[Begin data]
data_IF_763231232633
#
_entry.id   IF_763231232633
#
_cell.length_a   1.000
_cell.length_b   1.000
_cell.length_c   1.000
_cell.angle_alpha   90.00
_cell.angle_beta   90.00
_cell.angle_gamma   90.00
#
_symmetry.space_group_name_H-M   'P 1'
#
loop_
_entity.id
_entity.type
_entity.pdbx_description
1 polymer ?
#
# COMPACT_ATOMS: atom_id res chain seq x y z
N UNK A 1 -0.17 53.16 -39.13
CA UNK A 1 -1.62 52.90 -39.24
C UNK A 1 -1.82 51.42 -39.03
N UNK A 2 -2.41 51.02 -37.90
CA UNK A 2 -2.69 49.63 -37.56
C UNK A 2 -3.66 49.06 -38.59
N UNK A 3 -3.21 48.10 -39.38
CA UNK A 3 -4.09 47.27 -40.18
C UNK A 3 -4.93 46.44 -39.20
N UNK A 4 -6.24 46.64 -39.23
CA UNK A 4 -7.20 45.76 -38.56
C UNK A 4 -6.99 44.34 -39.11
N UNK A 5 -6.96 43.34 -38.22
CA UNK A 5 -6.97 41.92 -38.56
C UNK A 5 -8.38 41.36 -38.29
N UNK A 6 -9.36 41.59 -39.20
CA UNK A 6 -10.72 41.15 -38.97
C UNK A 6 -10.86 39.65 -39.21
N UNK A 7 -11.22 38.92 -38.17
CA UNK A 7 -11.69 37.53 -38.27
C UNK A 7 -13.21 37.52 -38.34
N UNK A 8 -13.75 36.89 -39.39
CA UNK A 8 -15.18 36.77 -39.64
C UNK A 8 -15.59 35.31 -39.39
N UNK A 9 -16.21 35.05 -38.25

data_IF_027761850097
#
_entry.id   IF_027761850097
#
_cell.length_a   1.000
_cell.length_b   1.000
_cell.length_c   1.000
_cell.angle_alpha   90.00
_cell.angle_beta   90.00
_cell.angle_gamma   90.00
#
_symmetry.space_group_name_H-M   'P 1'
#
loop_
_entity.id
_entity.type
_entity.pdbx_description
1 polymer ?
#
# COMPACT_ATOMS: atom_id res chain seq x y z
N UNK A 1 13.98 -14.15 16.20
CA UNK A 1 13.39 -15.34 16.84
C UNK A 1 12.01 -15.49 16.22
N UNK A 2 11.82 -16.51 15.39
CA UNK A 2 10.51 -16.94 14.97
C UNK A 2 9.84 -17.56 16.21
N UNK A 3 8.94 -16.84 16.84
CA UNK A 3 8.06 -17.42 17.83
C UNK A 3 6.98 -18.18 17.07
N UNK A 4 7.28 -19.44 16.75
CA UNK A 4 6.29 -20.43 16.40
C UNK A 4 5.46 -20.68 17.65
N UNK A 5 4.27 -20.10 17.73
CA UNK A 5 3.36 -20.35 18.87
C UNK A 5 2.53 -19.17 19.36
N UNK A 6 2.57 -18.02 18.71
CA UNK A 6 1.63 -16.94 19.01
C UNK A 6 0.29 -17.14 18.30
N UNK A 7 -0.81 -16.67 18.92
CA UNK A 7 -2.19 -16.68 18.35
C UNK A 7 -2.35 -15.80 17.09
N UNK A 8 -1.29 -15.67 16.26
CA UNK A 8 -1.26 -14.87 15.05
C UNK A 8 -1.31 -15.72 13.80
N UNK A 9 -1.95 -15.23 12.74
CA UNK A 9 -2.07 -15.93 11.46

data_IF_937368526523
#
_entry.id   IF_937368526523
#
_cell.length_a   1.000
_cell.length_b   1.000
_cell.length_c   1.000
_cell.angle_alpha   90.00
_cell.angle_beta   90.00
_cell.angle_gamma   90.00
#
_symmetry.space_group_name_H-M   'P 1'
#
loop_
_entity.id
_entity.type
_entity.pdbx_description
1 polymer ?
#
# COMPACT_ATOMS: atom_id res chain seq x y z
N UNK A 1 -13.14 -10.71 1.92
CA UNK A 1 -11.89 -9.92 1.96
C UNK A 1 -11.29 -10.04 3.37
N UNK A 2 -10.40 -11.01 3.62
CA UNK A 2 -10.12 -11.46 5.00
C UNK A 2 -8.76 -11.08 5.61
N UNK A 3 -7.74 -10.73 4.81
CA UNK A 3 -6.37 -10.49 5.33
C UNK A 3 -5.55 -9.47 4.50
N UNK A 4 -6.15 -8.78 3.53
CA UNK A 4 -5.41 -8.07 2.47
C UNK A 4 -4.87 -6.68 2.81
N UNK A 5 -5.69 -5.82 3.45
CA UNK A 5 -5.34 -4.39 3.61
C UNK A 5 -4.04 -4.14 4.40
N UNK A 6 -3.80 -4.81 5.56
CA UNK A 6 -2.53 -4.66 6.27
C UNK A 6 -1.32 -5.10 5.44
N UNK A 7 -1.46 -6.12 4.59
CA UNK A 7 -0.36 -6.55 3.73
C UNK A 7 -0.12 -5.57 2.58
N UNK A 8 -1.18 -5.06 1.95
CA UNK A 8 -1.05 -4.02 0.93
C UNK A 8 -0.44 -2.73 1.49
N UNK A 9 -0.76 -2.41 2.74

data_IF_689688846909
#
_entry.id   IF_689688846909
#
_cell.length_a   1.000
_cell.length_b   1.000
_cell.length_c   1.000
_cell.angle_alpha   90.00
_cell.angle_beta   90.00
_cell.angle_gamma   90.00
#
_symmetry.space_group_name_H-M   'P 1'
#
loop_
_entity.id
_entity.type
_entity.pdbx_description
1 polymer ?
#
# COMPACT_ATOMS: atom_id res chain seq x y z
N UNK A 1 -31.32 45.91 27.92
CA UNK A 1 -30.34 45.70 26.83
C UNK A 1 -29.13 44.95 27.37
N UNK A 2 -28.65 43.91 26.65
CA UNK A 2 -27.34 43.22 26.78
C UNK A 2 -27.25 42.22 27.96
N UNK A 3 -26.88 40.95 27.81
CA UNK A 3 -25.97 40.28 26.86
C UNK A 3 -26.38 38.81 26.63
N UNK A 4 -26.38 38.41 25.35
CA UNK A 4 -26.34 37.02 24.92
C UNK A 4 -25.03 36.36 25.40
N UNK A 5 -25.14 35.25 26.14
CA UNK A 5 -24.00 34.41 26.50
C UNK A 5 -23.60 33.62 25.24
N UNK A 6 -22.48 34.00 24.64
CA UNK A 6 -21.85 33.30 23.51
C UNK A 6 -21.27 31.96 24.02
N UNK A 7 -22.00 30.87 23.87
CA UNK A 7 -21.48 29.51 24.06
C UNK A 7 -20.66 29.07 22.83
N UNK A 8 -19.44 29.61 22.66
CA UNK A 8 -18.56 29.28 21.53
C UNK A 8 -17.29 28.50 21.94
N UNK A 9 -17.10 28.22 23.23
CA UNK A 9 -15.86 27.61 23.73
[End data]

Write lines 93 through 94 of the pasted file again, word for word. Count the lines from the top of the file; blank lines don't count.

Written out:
#
_entry.id   IF_937368526523